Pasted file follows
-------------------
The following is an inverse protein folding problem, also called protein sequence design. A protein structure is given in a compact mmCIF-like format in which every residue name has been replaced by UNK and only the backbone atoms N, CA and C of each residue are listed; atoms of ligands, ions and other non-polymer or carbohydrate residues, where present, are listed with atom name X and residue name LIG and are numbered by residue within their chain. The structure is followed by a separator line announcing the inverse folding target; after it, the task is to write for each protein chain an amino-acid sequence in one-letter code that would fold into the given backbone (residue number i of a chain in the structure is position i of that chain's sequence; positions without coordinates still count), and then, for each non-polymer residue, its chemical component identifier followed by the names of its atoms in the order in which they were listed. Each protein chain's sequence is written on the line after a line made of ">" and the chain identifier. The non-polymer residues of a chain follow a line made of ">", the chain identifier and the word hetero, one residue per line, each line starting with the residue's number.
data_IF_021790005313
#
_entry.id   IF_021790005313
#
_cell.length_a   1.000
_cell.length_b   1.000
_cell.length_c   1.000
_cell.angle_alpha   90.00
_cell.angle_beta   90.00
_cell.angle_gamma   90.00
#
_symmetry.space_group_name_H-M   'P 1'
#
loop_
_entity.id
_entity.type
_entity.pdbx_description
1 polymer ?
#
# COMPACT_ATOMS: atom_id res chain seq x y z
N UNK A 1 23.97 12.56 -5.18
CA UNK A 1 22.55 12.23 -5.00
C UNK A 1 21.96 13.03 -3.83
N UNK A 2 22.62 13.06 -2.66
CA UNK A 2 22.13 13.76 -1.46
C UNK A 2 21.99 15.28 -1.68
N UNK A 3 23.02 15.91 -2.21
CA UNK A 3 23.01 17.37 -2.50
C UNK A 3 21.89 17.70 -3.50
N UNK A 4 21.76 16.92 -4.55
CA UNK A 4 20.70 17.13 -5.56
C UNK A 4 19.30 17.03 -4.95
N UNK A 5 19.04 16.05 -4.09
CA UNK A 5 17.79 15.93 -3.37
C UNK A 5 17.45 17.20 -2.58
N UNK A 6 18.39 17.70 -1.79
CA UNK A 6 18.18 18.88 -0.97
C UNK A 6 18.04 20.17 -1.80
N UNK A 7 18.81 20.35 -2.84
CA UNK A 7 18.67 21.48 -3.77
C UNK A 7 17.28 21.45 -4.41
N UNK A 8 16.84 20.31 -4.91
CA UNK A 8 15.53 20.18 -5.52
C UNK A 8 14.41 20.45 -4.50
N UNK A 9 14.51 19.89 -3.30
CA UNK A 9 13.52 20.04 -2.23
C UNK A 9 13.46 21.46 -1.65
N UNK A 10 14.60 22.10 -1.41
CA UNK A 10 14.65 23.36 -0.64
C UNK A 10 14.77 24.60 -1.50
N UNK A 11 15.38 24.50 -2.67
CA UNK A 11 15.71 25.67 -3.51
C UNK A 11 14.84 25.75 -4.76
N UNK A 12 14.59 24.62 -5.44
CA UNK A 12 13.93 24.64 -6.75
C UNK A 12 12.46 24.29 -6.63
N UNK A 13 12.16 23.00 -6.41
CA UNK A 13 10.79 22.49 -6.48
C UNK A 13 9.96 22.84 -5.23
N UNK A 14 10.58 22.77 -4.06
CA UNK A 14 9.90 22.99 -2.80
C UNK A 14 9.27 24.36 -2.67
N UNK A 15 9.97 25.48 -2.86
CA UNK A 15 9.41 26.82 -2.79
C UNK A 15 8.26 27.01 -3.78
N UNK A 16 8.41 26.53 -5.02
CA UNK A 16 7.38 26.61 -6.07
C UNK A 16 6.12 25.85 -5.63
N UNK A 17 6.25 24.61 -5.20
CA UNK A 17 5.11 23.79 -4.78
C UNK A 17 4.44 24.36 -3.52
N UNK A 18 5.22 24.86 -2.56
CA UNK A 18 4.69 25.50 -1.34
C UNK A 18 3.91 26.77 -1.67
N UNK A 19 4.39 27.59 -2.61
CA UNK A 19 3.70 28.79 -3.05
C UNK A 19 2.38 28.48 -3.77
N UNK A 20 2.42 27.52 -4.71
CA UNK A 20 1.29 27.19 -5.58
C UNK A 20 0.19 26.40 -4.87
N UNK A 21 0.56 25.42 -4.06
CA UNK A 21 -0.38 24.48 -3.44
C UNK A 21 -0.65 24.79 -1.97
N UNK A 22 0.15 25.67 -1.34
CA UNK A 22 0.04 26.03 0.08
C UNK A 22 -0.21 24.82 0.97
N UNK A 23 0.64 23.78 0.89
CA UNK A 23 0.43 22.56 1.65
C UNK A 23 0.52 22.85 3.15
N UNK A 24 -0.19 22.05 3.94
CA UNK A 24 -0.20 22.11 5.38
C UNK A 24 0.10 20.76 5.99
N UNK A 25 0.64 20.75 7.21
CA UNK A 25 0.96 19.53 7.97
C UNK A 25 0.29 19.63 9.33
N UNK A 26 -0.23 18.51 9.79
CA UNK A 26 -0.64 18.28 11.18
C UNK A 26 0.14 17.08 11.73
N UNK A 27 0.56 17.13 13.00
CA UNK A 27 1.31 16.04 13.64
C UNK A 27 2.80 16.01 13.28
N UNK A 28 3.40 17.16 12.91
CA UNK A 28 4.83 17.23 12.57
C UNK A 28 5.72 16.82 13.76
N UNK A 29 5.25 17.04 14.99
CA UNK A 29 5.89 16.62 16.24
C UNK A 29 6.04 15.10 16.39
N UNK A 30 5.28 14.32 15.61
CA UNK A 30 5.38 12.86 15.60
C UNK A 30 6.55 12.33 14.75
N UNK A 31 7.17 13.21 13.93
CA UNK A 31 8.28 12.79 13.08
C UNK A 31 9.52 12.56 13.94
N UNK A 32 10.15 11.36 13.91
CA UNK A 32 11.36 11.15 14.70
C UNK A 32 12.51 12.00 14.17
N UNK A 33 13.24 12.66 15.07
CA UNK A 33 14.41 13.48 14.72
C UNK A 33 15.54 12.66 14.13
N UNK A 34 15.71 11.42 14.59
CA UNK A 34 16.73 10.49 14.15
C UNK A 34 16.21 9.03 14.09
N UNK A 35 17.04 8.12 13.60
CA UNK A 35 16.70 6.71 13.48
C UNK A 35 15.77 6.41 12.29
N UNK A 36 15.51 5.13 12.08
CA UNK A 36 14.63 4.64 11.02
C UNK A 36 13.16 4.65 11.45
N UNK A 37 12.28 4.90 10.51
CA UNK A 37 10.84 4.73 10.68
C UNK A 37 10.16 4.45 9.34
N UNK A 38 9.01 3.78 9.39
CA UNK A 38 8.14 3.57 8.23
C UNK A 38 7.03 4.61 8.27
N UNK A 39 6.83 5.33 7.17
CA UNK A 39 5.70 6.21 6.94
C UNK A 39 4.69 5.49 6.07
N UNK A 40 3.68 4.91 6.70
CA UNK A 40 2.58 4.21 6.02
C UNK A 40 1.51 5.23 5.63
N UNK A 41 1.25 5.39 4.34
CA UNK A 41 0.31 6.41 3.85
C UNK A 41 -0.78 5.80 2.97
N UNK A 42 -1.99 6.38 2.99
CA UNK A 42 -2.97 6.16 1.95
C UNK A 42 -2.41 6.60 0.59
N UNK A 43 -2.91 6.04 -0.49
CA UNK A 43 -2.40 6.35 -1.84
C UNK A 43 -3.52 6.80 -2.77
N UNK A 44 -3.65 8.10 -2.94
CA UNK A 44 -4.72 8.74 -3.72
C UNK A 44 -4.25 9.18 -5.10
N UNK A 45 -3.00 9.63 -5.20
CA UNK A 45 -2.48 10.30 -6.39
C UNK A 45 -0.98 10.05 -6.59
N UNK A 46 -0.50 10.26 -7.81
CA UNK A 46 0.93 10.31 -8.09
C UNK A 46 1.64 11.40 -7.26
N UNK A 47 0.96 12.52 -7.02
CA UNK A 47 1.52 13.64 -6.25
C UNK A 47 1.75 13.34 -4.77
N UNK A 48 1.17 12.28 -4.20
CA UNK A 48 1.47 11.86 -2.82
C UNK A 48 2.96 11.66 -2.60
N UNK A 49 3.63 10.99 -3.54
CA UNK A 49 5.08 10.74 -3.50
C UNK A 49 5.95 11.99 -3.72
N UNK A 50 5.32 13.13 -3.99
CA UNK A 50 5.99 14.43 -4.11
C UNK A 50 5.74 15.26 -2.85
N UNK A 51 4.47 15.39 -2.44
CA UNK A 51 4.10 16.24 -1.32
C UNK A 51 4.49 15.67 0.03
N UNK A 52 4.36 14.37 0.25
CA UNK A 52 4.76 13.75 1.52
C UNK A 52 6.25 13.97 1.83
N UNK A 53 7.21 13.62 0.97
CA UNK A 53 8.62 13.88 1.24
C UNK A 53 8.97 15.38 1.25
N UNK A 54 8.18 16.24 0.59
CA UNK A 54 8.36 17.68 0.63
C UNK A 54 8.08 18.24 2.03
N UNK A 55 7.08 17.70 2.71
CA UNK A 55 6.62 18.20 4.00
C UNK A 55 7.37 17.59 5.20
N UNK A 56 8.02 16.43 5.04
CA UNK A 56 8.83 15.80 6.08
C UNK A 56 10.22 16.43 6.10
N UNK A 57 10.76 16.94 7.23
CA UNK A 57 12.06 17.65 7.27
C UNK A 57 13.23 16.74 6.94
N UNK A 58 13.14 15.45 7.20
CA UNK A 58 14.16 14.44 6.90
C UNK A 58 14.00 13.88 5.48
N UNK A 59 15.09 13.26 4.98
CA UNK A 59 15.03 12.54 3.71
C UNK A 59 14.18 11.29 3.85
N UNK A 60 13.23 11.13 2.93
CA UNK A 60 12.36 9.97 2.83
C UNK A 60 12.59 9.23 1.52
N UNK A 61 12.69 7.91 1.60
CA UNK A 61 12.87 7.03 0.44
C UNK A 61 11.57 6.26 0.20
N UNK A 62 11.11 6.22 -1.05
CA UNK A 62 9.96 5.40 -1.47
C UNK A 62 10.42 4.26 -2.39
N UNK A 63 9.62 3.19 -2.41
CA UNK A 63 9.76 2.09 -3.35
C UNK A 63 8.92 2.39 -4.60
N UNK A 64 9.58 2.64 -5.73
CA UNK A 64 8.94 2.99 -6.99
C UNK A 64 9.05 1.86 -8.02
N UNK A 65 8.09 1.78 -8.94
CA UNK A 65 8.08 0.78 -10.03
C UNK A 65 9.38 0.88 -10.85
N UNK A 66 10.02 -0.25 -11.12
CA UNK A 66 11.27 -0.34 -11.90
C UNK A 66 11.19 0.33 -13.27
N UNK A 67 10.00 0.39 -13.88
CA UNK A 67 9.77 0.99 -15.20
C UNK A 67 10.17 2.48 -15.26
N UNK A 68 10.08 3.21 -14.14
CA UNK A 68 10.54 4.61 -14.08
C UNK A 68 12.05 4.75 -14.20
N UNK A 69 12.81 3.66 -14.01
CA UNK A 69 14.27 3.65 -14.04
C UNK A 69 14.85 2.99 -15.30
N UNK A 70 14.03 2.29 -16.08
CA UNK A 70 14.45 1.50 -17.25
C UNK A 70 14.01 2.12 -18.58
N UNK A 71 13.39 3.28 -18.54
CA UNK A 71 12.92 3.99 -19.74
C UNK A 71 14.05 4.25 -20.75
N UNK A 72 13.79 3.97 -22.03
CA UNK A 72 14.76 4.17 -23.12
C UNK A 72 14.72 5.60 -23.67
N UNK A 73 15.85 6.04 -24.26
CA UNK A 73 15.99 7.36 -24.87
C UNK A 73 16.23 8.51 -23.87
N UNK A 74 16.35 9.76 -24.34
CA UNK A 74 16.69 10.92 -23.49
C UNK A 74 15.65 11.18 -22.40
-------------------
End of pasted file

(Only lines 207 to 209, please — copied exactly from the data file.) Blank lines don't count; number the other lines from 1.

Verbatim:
C UNK A 62 10.42 4.26 -2.39
N UNK A 63 9.62 3.19 -2.41
CA UNK A 63 9.76 2.09 -3.35